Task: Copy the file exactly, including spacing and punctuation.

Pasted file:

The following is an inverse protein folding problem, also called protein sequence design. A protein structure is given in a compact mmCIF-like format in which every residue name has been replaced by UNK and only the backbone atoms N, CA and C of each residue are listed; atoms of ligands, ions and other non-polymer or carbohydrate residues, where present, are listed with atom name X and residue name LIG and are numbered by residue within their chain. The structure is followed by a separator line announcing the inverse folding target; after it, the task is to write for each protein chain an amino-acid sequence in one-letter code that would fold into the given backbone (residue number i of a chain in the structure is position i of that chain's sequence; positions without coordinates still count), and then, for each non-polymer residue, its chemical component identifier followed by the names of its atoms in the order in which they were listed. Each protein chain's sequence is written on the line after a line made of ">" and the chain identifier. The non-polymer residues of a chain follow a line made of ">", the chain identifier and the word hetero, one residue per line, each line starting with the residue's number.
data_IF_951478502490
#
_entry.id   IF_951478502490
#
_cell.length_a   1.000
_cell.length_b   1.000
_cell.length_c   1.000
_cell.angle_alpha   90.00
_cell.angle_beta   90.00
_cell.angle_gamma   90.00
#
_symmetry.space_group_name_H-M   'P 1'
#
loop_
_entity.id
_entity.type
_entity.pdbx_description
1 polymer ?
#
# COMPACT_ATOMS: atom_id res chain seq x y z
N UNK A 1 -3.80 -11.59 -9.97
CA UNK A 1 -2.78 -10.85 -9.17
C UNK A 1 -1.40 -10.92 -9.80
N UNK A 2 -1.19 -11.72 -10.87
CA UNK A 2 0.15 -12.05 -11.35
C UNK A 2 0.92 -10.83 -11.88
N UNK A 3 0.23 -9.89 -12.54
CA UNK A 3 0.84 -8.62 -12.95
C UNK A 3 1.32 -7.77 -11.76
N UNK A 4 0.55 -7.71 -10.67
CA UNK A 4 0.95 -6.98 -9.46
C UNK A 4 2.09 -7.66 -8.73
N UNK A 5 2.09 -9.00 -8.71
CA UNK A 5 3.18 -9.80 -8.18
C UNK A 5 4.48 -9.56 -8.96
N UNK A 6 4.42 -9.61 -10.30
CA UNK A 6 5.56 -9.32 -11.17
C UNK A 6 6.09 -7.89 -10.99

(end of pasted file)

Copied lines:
The following is an inverse protein folding problem, also called protein sequence design. A protein structure is given in a compact mmCIF-like format in which every residue name has been replaced by UNK and only the backbone atoms N, CA and C of each residue are listed; atoms of ligands, ions and other non-polymer or carbohydrate residues, where present, are listed with atom name X and residue name LIG and are numbered by residue within their chain. The structure is followed by a separator line announcing the inverse folding target; after it, the task is to write for each protein chain an amino-acid sequence in one-letter code that would fold into the given backbone (residue number i of a chain in the structure is position i of that chain's sequence; positions without coordinates still count), and then, for each non-polymer residue, its chemical component identifier followed by the names of its atoms in the order in which they were listed. Each protein chain's sequence is written on the line after a line made of ">" and the chain identifier. The non-polymer residues of a chain follow a line made of ">", the chain identifier and the word hetero, one residue per line, each line starting with the residue's number.
data_IF_951478502490
#
_entry.id   IF_951478502490
#
_cell.length_a   1.000
_cell.length_b   1.000
_cell.length_c   1.000
_cell.angle_alpha   90.00
_cell.angle_beta   90.00
_cell.angle_gamma   90.00
#
_symmetry.space_group_name_H-M   'P 1'
#
loop_
_entity.id
_entity.type
_entity.pdbx_description
1 polymer ?
#
# COMPACT_ATOMS: atom_id res chain seq x y z
N UNK A 1 -3.80 -11.59 -9.97
CA UNK A 1 -2.78 -10.85 -9.17
C UNK A 1 -1.40 -10.92 -9.80
N UNK A 2 -1.19 -11.72 -10.87
CA UNK A 2 0.15 -12.05 -11.35
C UNK A 2 0.92 -10.83 -11.88
N UNK A 3 0.23 -9.89 -12.54
CA UNK A 3 0.84 -8.62 -12.95
C UNK A 3 1.32 -7.77 -11.76
N UNK A 4 0.55 -7.71 -10.67
CA UNK A 4 0.95 -6.98 -9.46
C UNK A 4 2.09 -7.66 -8.73
N UNK A 5 2.09 -9.00 -8.71
CA UNK A 5 3.18 -9.80 -8.18
C UNK A 5 4.48 -9.56 -8.96
N UNK A 6 4.42 -9.61 -10.30
CA UNK A 6 5.56 -9.32 -11.17
C UNK A 6 6.09 -7.89 -10.99